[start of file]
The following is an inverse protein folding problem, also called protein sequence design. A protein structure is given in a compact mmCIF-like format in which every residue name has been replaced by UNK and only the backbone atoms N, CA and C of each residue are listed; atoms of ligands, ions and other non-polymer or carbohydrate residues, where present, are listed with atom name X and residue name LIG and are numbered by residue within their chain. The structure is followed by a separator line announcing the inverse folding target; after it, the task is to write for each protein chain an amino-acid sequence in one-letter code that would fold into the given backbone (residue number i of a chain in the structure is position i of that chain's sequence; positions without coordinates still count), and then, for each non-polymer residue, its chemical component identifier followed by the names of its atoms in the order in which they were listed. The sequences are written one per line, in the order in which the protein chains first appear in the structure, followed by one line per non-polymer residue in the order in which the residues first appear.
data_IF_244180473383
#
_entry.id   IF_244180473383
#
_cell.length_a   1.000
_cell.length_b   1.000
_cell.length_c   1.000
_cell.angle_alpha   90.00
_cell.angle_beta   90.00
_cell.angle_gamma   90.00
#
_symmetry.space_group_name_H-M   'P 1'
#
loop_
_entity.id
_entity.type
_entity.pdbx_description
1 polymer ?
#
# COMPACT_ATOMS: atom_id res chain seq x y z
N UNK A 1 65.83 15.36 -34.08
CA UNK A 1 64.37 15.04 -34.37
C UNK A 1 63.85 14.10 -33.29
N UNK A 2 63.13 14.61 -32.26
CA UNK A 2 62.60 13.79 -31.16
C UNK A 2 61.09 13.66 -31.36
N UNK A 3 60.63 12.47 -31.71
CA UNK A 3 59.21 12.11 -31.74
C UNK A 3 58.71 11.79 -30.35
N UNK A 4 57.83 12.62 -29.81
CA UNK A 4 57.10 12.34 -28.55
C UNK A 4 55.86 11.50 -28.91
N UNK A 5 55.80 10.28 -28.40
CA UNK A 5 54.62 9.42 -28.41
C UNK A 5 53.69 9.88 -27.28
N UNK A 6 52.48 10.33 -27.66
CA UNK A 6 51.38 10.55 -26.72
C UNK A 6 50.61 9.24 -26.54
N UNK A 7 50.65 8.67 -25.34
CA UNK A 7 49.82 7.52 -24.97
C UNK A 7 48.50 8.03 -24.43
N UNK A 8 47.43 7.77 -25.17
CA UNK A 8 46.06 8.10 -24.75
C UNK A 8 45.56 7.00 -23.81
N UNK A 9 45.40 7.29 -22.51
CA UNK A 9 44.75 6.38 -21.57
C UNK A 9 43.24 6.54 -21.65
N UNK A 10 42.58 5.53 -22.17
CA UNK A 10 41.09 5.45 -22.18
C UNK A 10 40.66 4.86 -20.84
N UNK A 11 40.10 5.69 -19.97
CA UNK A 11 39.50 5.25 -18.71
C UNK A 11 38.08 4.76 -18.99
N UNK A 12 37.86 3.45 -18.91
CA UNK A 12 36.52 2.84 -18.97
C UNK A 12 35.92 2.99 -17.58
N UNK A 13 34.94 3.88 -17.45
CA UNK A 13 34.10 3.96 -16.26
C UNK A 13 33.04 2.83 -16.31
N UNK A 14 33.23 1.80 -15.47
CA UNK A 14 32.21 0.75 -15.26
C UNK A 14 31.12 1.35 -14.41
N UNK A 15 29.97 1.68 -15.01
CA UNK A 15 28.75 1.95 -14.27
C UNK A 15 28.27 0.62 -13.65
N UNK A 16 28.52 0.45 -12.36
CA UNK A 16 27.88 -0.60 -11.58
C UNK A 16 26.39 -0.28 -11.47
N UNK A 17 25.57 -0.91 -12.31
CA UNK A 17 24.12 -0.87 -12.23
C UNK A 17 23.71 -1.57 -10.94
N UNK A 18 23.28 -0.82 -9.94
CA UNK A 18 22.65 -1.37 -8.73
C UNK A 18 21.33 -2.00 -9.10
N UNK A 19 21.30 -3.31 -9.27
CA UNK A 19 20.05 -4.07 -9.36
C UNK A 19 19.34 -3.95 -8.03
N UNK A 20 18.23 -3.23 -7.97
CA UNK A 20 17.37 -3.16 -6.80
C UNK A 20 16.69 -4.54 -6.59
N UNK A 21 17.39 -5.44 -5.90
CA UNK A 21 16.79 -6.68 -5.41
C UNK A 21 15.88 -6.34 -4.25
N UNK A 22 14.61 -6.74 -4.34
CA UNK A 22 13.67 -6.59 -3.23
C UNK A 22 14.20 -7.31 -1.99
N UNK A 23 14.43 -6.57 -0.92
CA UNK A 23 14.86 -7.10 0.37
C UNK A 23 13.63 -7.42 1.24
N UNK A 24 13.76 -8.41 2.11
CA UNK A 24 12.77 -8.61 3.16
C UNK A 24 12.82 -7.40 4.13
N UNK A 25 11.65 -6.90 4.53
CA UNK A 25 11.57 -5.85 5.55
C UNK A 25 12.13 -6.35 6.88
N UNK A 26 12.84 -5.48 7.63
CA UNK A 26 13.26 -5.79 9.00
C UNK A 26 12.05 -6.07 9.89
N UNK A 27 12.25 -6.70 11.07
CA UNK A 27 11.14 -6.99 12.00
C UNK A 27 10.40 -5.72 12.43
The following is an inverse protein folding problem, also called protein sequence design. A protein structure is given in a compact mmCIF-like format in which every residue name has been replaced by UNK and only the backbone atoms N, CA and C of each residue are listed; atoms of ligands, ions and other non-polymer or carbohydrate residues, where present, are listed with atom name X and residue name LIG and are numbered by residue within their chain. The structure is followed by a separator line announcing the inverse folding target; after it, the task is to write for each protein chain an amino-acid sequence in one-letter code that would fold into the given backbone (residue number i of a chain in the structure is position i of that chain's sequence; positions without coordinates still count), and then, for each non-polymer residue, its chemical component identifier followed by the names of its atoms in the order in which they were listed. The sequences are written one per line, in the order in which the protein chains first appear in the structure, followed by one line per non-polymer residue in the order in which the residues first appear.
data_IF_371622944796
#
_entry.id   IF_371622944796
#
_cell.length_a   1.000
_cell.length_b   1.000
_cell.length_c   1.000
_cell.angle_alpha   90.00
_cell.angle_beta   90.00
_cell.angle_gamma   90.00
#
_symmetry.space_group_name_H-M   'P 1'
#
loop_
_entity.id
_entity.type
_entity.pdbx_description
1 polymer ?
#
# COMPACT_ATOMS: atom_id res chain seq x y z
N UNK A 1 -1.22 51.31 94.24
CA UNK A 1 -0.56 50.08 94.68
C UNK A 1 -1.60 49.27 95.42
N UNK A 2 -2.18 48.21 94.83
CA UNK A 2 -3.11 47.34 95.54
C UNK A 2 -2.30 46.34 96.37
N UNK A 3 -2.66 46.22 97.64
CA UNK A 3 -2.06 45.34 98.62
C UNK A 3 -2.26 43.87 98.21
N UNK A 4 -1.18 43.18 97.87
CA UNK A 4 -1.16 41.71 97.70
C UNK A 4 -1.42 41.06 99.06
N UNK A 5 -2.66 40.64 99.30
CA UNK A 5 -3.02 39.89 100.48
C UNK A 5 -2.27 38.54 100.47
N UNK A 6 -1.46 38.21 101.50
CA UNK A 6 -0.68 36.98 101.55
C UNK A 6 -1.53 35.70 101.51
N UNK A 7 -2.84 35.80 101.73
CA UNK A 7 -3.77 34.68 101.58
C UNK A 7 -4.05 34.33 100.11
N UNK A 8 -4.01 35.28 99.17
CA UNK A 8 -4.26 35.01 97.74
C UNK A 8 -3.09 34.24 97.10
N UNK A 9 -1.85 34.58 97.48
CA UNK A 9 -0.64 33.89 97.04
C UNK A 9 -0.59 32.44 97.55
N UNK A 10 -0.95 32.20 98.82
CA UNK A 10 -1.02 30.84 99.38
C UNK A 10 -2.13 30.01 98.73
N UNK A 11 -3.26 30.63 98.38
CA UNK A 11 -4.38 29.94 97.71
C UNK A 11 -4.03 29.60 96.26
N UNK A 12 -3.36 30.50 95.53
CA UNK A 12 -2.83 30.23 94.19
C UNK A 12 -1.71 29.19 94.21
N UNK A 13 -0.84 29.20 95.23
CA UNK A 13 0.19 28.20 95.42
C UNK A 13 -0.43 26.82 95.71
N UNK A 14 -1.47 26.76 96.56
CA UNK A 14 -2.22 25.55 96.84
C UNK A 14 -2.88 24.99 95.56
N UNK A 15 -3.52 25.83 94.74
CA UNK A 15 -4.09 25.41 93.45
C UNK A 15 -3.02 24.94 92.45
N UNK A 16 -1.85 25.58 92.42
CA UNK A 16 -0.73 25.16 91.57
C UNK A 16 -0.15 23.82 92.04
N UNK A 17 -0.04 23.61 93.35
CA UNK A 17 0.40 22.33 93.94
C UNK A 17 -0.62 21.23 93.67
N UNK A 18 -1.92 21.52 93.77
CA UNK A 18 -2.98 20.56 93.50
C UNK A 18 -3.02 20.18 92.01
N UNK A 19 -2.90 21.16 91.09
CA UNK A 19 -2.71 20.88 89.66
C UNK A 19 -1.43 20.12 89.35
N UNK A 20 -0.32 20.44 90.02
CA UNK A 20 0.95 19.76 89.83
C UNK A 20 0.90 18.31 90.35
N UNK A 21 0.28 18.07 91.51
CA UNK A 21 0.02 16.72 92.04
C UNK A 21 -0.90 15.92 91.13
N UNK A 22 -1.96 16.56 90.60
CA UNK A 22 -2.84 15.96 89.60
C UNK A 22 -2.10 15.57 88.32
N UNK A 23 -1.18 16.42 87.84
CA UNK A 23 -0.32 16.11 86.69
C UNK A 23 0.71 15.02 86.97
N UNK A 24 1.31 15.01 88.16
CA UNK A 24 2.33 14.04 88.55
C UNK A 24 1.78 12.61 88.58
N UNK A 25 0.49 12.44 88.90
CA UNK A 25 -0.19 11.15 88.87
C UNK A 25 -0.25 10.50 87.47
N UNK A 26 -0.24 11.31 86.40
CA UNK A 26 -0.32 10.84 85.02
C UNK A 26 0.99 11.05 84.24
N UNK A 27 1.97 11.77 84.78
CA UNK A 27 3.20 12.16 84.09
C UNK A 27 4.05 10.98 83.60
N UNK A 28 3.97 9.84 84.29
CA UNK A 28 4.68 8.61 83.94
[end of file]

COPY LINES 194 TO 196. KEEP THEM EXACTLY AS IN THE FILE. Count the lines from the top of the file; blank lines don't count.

CA UNK A 24 2.33 14.04 88.55
C UNK A 24 1.78 12.61 88.58
N UNK A 25 0.49 12.44 88.90